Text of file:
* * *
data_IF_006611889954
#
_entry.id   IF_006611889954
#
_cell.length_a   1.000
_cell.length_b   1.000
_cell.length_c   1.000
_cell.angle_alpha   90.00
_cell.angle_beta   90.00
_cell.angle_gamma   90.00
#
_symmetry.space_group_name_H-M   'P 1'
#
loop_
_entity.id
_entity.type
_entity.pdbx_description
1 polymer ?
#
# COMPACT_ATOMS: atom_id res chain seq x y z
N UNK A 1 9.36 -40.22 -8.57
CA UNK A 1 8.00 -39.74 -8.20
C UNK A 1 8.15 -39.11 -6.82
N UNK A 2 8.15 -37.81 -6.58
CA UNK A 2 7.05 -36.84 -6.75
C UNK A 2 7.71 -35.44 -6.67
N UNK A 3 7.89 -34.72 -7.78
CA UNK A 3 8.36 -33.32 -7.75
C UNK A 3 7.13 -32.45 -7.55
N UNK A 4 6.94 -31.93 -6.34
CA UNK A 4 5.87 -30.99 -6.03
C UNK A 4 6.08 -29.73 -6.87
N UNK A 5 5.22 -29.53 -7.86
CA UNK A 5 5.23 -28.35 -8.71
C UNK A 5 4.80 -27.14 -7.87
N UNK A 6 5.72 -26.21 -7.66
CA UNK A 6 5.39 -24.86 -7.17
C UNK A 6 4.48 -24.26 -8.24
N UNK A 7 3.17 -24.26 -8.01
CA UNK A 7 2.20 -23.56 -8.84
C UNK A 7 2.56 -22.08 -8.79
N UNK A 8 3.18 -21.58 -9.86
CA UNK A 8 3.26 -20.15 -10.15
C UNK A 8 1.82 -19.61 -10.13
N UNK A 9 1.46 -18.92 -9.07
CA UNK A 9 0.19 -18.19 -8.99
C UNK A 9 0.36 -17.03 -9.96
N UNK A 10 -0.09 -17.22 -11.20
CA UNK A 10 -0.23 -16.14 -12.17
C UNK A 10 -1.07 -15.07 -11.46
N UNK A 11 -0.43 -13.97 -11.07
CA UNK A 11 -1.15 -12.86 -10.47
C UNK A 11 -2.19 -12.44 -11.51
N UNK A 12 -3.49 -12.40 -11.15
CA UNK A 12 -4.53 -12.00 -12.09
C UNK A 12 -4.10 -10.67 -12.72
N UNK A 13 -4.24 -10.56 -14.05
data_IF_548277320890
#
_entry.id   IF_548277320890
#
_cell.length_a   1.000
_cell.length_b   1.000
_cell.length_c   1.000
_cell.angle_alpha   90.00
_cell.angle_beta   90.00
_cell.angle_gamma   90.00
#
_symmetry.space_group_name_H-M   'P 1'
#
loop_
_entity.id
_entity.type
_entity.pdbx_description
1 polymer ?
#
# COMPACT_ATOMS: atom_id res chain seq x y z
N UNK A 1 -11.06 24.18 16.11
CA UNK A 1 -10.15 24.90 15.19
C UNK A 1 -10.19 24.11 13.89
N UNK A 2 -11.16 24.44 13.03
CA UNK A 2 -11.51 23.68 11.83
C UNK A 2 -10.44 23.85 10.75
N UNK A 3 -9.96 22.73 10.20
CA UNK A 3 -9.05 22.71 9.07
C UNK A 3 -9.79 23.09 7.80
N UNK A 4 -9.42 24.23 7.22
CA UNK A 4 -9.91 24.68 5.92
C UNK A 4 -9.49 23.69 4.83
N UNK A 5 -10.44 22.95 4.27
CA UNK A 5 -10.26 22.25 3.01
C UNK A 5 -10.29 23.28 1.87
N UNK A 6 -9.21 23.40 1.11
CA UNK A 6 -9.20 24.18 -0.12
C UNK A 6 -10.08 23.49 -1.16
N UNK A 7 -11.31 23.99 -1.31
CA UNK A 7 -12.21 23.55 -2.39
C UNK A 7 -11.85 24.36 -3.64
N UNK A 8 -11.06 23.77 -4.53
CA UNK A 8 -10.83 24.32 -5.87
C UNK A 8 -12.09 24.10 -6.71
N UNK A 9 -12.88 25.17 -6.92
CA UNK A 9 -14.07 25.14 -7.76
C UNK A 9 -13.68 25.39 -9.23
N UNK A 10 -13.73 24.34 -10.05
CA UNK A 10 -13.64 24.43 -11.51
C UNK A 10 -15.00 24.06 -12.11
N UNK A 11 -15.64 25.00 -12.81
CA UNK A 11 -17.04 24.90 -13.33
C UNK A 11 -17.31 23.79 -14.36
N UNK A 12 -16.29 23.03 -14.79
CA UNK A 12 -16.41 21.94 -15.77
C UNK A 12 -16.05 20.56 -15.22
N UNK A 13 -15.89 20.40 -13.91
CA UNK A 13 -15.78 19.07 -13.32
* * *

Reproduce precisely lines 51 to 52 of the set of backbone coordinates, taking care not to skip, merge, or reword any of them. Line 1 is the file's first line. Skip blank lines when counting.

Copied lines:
N UNK A 11 -0.43 -13.97 -11.07
CA UNK A 11 -1.15 -12.86 -10.47